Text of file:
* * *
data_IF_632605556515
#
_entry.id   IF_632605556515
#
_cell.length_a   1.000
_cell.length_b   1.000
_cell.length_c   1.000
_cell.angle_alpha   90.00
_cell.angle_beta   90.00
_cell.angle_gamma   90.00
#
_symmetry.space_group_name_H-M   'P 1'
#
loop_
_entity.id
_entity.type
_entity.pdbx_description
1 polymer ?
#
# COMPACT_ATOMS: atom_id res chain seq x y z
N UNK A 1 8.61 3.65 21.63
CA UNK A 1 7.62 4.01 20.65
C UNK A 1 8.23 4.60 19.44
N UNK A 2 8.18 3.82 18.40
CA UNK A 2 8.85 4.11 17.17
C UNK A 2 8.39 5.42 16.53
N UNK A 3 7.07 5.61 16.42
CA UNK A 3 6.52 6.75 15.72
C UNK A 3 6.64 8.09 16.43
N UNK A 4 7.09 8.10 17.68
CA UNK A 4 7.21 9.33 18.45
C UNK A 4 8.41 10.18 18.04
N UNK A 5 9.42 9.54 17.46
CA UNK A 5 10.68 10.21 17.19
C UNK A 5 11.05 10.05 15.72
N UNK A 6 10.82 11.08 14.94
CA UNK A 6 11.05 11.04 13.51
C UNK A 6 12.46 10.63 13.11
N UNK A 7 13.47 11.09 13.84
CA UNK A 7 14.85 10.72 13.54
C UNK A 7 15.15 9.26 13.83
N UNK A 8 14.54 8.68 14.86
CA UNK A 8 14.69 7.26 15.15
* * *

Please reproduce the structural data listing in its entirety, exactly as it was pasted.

data_IF_632605556515
#
_entry.id   IF_632605556515
#
_cell.length_a   1.000
_cell.length_b   1.000
_cell.length_c   1.000
_cell.angle_alpha   90.00
_cell.angle_beta   90.00
_cell.angle_gamma   90.00
#
_symmetry.space_group_name_H-M   'P 1'
#
loop_
_entity.id
_entity.type
_entity.pdbx_description
1 polymer ?
#
# COMPACT_ATOMS: atom_id res chain seq x y z
N UNK A 1 8.61 3.65 21.63
CA UNK A 1 7.62 4.01 20.65
C UNK A 1 8.23 4.60 19.44
N UNK A 2 8.18 3.82 18.40
CA UNK A 2 8.85 4.11 17.17
C UNK A 2 8.39 5.42 16.53
N UNK A 3 7.07 5.61 16.42
CA UNK A 3 6.52 6.75 15.72
C UNK A 3 6.64 8.09 16.43
N UNK A 4 7.09 8.10 17.68
CA UNK A 4 7.21 9.33 18.45
C UNK A 4 8.41 10.18 18.04
N UNK A 5 9.42 9.54 17.46
CA UNK A 5 10.68 10.21 17.19
C UNK A 5 11.05 10.05 15.72
N UNK A 6 10.82 11.08 14.94
CA UNK A 6 11.05 11.04 13.51
C UNK A 6 12.46 10.63 13.11
N UNK A 7 13.47 11.09 13.84
CA UNK A 7 14.85 10.72 13.54
C UNK A 7 15.15 9.26 13.83
N UNK A 8 14.54 8.68 14.86
CA UNK A 8 14.69 7.26 15.15